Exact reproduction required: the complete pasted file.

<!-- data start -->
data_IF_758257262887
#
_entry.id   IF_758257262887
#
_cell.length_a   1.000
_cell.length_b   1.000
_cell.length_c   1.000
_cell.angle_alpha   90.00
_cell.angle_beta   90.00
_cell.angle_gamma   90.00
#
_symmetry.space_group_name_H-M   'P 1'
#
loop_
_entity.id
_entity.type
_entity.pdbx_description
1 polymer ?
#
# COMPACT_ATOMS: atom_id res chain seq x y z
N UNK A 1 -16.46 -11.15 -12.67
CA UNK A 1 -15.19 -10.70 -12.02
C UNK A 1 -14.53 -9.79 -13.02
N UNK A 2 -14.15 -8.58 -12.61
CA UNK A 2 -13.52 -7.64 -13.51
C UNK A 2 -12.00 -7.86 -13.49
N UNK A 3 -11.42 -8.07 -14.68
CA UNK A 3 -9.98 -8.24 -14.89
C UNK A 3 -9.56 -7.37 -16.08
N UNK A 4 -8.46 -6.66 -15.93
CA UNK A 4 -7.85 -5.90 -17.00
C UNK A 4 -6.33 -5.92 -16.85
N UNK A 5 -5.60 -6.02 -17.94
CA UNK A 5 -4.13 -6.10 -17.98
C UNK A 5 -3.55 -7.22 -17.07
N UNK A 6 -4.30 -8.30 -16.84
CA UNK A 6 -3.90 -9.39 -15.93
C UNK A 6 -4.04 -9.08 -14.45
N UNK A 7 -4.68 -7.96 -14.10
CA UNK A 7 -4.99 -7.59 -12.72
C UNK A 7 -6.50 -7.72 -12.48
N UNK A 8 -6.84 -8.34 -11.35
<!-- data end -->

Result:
data_IF_758257262887
#
_entry.id   IF_758257262887
#
_cell.length_a   1.000
_cell.length_b   1.000
_cell.length_c   1.000
_cell.angle_alpha   90.00
_cell.angle_beta   90.00
_cell.angle_gamma   90.00
#
_symmetry.space_group_name_H-M   'P 1'
#
loop_
_entity.id
_entity.type
_entity.pdbx_description
1 polymer ?
#
# COMPACT_ATOMS: atom_id res chain seq x y z
N UNK A 1 -16.46 -11.15 -12.67
CA UNK A 1 -15.19 -10.70 -12.02
C UNK A 1 -14.53 -9.79 -13.02
N UNK A 2 -14.15 -8.58 -12.61
CA UNK A 2 -13.52 -7.64 -13.51
C UNK A 2 -12.00 -7.86 -13.49
N UNK A 3 -11.42 -8.07 -14.68
CA UNK A 3 -9.98 -8.24 -14.89
C UNK A 3 -9.56 -7.37 -16.08
N UNK A 4 -8.46 -6.66 -15.93
CA UNK A 4 -7.85 -5.90 -17.00
C UNK A 4 -6.33 -5.92 -16.85
N UNK A 5 -5.60 -6.02 -17.94
CA UNK A 5 -4.13 -6.10 -17.98
C UNK A 5 -3.55 -7.22 -17.07
N UNK A 6 -4.30 -8.30 -16.84
CA UNK A 6 -3.90 -9.39 -15.93
C UNK A 6 -4.04 -9.08 -14.45
N UNK A 7 -4.68 -7.96 -14.10
CA UNK A 7 -4.99 -7.59 -12.72
C UNK A 7 -6.50 -7.72 -12.48
N UNK A 8 -6.84 -8.34 -11.35